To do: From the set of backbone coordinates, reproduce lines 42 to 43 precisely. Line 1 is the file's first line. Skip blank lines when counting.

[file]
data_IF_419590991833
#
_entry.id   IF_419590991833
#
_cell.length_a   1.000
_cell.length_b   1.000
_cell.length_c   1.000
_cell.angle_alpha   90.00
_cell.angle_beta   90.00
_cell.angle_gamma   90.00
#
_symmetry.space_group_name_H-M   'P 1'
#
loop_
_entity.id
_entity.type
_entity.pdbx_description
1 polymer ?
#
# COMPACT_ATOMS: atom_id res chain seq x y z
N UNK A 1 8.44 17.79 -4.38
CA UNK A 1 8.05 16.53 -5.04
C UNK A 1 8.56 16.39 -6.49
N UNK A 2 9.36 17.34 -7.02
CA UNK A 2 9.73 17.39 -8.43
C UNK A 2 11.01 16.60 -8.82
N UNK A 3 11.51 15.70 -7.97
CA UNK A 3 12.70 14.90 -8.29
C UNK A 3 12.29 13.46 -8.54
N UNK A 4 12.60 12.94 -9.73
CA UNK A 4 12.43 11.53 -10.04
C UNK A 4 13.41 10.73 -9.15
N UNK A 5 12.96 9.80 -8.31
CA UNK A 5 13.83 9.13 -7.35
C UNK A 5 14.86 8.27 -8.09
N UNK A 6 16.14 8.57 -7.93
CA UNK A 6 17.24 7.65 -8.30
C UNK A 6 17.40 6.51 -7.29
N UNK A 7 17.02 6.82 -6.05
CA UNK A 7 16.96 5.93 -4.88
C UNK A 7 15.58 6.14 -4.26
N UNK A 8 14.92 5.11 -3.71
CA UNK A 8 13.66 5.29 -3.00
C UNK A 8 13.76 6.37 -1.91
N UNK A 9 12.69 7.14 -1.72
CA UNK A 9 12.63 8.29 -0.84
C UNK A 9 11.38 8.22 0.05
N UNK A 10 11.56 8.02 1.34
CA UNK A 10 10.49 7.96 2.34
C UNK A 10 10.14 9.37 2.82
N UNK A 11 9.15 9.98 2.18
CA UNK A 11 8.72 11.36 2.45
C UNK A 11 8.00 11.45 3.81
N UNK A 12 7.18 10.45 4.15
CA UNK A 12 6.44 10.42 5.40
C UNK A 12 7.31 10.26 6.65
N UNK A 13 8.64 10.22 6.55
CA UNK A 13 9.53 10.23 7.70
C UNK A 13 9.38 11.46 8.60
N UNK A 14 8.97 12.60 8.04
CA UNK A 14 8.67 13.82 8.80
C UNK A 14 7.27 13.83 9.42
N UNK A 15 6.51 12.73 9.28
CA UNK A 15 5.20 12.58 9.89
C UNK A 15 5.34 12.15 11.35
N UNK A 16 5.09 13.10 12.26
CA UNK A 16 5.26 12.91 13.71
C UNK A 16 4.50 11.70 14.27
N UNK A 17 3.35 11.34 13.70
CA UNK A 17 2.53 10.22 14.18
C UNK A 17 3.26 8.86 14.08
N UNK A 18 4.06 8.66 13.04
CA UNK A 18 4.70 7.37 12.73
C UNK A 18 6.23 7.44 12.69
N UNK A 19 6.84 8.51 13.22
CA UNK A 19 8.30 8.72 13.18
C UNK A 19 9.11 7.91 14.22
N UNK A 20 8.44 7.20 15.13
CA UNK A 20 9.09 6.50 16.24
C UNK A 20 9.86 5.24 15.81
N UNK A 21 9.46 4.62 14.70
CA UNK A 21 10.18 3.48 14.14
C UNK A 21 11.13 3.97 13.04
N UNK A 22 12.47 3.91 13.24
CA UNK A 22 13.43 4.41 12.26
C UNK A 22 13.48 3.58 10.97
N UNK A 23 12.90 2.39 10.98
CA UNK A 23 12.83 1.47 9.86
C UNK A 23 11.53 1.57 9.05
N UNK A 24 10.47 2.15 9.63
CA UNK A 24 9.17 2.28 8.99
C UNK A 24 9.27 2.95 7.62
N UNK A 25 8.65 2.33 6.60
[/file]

N UNK A 8 14.92 5.11 -3.71
CA UNK A 8 13.66 5.29 -3.00